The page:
For all the people in their 20s struggling to lose weight even though they exercise and try to eat right, it might be comforting to know that all that extra jiggle isn’t totally their fault — it could be the time they were born into. A recent study by the researchers at the Faculty of Health at York University in Toronto revealed there could be other factors unrelated to diet and activity causing people to have more trouble losing weight than they did in the 1980’s, according to a statement on the school’s website.
The research found that if you are 25 you have to eat less and exercise more than people did in the 1970’s and 1980’s to lose weight. Researchers looked at calorie and carbohydrate intake of about 36,377 people from 1971 to 2008 and the exercise frequency of from 14,419 people between 1988 and 2006, according to the report.
“We observe that for a given amount of self-reported food intake, people will be about 10 percent heavier in 2008 than in 1971, and about five percent heavier for a given amount of physical activity level in 1988 than 2006,” Ruth Brown, lead researcher and York University graduate student, said in a statement online. “These secular changes may in part explain why we have seen the dramatic rise in obesity.”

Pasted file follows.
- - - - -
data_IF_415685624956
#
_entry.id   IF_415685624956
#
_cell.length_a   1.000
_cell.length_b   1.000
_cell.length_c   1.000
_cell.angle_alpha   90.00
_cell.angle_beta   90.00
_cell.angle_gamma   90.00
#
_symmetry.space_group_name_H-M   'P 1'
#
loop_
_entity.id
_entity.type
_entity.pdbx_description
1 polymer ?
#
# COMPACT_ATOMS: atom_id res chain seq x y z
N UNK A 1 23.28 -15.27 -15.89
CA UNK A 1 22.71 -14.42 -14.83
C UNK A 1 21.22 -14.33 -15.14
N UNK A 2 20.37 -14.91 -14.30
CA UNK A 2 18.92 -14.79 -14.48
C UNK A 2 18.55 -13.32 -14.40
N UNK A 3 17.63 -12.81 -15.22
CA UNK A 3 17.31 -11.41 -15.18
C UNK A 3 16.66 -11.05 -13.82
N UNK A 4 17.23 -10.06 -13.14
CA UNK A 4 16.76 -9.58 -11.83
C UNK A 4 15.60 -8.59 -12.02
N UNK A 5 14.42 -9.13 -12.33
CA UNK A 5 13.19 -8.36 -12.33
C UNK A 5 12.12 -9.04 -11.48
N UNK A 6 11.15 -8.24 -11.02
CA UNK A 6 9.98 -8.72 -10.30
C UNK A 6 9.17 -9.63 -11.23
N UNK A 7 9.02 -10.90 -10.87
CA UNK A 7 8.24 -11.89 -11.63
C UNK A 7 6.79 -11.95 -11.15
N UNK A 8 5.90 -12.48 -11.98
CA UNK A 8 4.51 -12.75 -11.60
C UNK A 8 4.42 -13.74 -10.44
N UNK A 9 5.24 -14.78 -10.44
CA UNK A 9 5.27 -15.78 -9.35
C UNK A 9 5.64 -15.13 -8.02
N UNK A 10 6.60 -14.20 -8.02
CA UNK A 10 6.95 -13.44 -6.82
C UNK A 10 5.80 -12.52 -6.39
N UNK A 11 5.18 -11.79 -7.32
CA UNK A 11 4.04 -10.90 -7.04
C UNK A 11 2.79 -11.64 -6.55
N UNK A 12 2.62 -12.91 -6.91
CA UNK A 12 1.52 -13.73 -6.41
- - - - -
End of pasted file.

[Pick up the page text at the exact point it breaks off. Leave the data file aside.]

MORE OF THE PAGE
If diet and activity aren’t the keys to people having higher BMI’s than they did years ago, factors people can’t totally control could be the answer. Jennifer Kuk, a York University professor of kinesiology and health science, told the Atlantic that while the specific reasons still need to be researched, one reason could be the increased exposure to chemicals such as pesticides and food packaging substances.
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Other reasons could include the increased use of prescription drugs among Americans, some of which could cause weight gain, and the makeup of microbiomes — collections of microbes that colonize the human body — which has changed in ways that could lead to weight gain. This could be caused from changes in meat, which has more hormones and antibiotics in it than meat 20 years ago.
Many studies have shown that eating less and exercising more will help people reduce weight. A University of Pennsylvania study found that sleep deprivation can also lead to weight gain, while other studies have found that exercise alone may not help someone lose weight, as some tend to eat more as a result of physical activity.